Navy pilots at the Australian Defence Force’s Basic Flying Training School in Tamworth have been likened to ‘fish out of water’ because they are so far from the sea.
Despite being hundreds of kilometres from the ocean, Navy has sent its pilot trainees and candidates to Tamworth for the past 20 years.
Typically, anywhere between 10-20 Navy students pass through the school each year out of a potential 150 pilot trainees.
Senior Naval Officer at the school, Lieutenant Commander Nicholas Hattersley said when student pilots arrived at the school they took a two-week course to assess their potential to learn in the airborne environment.
“This program is commonly referred to as flight screening,” Lieutenant Commander Hattersley said.
The program culminates with the candidate undertaking a flying test conducted by a senior flying instructor and then sitting a two-day officer selection board.
Competition is fierce because of the limited number of places on course.
“Candidates are generally highly motivated and come from all walks of life,” he said.
“Once successful, a trainee naval pilot will then undertake six weeks of ground school, covering topics such as aerodynamics, meteorology, aircraft systems and navigation.”
Lieutenant Commander Hattersley said the flying training component was about 60 hours of airborne instruction covering general, instrument, night and navigation flying disciplines.
“A major milestone for all students is the awarding of their pin, which signifies they have flown solo in day and night,” Lieutenant Commander Hattersley said.
Once the students finish the course they start the advanced phase of their training at No 2 Flying Training School at RAAF Base Pearce, in Perth.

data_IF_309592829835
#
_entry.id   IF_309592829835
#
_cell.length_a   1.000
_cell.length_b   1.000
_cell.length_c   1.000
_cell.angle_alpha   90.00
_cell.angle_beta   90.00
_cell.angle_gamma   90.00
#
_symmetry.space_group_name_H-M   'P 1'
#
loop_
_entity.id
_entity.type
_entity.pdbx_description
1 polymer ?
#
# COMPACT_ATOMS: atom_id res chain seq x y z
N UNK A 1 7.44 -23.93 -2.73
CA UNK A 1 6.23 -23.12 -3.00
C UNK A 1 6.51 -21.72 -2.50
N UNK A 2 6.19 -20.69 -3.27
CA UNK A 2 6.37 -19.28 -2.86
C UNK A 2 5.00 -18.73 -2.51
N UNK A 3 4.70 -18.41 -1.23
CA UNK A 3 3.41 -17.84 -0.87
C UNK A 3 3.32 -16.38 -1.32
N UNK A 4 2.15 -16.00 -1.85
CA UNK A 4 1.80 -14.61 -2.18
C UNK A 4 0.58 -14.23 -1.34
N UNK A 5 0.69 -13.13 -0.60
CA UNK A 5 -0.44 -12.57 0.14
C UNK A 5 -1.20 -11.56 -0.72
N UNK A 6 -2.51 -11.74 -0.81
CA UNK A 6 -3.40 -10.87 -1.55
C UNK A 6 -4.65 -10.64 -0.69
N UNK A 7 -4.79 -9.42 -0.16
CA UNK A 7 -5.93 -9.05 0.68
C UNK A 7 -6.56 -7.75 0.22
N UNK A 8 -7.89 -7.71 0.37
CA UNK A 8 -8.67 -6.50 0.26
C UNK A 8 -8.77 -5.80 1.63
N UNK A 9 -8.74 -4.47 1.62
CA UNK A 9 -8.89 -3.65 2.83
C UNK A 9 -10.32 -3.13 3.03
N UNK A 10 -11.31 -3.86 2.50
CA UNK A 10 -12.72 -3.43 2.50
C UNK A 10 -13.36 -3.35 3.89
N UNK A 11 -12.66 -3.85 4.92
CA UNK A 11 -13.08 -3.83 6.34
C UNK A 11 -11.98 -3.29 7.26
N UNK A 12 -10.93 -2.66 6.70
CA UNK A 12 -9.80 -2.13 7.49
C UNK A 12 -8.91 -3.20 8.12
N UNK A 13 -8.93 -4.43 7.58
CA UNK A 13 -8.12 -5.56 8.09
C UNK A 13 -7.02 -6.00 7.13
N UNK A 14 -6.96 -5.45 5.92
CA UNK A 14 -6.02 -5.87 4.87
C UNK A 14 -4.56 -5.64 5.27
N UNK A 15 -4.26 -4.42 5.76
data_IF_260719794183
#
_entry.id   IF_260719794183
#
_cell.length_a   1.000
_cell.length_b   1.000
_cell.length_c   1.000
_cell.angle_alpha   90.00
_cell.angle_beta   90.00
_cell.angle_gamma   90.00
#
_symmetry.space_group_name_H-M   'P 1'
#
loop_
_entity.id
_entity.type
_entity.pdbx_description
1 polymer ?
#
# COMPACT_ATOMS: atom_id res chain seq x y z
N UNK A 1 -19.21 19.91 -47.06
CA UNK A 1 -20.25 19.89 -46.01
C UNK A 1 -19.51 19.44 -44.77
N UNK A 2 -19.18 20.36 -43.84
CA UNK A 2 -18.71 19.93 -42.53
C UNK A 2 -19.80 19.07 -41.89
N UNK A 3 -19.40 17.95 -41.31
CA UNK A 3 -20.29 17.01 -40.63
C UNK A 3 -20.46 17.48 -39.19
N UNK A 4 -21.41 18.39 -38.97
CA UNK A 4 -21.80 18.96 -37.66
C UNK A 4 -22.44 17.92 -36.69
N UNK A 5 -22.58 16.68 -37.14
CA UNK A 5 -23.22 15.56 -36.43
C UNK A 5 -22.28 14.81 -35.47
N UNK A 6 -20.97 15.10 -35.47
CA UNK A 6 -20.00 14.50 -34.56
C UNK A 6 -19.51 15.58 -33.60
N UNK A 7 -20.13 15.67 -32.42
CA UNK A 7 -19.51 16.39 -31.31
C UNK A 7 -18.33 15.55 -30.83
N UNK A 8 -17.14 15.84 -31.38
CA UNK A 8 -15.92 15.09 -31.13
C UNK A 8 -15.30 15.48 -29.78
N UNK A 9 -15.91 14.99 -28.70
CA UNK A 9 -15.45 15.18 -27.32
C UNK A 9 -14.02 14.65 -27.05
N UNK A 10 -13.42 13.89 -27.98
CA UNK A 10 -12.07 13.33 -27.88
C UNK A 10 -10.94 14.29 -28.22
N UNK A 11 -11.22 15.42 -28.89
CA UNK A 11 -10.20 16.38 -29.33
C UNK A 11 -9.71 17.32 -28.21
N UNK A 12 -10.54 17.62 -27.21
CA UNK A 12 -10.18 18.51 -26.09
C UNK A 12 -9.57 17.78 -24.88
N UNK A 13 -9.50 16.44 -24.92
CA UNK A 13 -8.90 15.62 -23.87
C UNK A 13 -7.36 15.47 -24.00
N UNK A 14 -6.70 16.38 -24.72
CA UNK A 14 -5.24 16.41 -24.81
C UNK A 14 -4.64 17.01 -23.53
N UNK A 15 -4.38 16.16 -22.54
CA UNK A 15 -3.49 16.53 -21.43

Lieutenant Commander Hattersley said maintaining a naval identity could be challenging in a tri-service establishment.
“Fortunately there are a few opportunities to share with and educate others, particularly those in the junior services, on some of the finer customs and traditions of the senior service,” he said.
One such opportunity was when the naval contingent hosted a mess dinner which was attended by Chief of Navy Vice Admiral Tim Barrett as well as Commander of the Fleet Air Arm, Commodore Vincenzo Di Pietro and crews from 723, 725 and 816 Squadrons.
“This level of support not only provides motivation for the students but also emphasises the importance Navy places on the men and women undertaking training,” Lieutenant Commander Hattersley said.
As an aviator himself, Vice Admiral Barrett told the naval contingent about the responsibilities ahead of them.
“I do have some thoughts on the legacy you inherit and the environment in which you will be operating," he said.
“Legacy and environment are in fact two sides of the same coin for it is the maritime environment which has always demanded exceptional skill and courage from aviators.
“It is that skill and courage from which we who fly in the Australian Defence Force draw our legacy.
“You have chosen to enter the most challenging profession that exists – the profession of arms.
"Within that profession you have volunteered and been selected for the most demanding and the most satisfying occupation on offer – operational flying.
“When you graduate you will be members of the next generation of men and women who will fly for Australia and defend our home, this island continent, her people and her interests around the world."
There are three Navy qualified flying instructors supplementing a mix of Air Force, Army and contracted instructors.
Navy’s most recent addition the school, Lieutenant David Lacey, joined from 808 Squadron after completing the Flying Instructor Course with the Central Flying School at RAAF Base East Sale, in Victoria.
“I am enjoying the challenge of instructing trainees and flying two or three times a day,” he said.
“As far as instructing goes, it doesn’t get much better than taking a student who knows very little about flying and then sending them solo after 10 flights.
“You can really feel and share their excitement after achieving such a milestone.”